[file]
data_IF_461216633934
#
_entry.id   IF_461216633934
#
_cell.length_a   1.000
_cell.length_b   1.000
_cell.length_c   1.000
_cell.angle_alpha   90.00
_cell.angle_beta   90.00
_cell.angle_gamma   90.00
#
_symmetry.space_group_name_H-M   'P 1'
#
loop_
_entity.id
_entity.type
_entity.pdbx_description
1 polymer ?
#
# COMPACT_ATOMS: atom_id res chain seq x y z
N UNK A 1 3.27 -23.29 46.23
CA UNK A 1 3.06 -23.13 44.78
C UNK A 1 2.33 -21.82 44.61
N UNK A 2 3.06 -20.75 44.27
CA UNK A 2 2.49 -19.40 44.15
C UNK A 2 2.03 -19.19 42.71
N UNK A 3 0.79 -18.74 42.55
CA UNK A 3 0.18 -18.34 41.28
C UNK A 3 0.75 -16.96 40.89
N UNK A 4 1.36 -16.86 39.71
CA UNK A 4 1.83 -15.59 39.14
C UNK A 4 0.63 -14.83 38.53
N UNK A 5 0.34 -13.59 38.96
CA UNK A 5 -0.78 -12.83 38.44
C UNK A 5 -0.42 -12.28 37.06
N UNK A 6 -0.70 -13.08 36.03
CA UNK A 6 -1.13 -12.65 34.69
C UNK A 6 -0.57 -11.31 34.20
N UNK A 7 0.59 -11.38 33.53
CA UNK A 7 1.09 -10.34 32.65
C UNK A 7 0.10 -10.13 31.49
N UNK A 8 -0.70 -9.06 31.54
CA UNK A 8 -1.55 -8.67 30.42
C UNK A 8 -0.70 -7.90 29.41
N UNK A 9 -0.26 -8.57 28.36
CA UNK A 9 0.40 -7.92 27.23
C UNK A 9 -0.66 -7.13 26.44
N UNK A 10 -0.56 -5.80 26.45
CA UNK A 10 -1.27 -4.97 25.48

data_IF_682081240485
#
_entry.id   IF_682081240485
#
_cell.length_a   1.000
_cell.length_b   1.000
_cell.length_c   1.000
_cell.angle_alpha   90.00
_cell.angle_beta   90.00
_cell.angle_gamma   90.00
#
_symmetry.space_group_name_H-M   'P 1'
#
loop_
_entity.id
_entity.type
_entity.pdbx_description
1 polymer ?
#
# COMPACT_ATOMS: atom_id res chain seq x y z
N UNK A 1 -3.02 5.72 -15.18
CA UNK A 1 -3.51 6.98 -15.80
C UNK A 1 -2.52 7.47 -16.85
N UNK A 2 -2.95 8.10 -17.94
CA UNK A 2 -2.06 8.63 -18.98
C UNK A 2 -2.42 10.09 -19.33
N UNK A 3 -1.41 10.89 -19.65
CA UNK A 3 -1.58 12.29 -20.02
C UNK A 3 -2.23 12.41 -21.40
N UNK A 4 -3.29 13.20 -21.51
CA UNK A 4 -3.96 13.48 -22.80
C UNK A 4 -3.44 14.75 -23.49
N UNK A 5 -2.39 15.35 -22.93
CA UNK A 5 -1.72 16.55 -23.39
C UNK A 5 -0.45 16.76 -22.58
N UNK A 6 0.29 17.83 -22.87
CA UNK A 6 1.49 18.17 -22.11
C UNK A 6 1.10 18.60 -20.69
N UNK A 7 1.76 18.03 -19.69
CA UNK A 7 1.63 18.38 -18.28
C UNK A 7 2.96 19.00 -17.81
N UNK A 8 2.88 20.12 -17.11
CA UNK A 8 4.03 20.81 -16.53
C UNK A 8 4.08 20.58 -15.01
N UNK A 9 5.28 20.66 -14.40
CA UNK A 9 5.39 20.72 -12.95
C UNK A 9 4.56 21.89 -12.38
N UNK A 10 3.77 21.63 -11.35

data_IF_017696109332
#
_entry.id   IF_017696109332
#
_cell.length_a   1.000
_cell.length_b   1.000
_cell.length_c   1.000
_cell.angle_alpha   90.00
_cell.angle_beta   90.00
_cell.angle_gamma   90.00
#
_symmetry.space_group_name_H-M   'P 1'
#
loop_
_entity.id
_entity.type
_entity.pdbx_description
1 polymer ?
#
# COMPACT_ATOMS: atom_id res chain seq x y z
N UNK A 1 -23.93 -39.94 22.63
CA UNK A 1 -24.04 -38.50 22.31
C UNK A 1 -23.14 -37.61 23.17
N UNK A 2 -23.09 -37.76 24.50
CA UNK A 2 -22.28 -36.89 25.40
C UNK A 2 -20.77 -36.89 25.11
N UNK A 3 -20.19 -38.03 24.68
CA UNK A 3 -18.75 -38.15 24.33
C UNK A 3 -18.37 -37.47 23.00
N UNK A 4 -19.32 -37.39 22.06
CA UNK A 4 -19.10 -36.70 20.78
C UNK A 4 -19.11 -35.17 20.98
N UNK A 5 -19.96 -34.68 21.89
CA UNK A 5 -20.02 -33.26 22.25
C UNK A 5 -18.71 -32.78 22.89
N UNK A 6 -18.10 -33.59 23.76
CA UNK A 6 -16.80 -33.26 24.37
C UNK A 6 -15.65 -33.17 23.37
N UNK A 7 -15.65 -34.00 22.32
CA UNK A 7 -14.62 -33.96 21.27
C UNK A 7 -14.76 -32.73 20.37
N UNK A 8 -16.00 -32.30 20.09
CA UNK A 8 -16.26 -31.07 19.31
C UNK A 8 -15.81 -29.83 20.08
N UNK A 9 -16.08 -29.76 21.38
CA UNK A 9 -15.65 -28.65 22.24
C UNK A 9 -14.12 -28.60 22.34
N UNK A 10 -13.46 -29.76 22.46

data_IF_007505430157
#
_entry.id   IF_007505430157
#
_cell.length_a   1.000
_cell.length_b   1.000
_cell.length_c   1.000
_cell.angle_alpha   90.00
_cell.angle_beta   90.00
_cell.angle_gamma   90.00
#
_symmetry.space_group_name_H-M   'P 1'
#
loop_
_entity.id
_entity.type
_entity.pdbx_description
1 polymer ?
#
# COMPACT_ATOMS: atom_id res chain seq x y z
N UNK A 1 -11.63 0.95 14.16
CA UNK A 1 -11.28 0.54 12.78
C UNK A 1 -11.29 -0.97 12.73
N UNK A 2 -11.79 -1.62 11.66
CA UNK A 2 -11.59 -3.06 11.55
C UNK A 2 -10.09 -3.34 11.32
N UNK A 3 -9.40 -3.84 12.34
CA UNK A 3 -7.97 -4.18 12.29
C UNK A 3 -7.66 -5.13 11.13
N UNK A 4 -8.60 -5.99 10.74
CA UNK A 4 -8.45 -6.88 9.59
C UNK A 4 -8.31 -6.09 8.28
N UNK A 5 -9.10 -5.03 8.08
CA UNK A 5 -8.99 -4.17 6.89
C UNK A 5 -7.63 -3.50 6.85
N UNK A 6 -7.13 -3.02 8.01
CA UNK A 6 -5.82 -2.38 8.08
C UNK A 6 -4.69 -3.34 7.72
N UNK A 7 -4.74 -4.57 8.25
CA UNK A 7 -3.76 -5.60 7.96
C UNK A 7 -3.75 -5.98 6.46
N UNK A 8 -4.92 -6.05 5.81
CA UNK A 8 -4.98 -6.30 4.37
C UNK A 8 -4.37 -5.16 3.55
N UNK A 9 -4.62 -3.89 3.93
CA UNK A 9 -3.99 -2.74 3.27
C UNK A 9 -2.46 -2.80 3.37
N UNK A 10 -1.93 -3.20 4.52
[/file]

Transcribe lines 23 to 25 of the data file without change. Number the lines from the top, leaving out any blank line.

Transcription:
C UNK A 1 2.33 -21.82 44.61
N UNK A 2 3.06 -20.75 44.27
CA UNK A 2 2.49 -19.40 44.15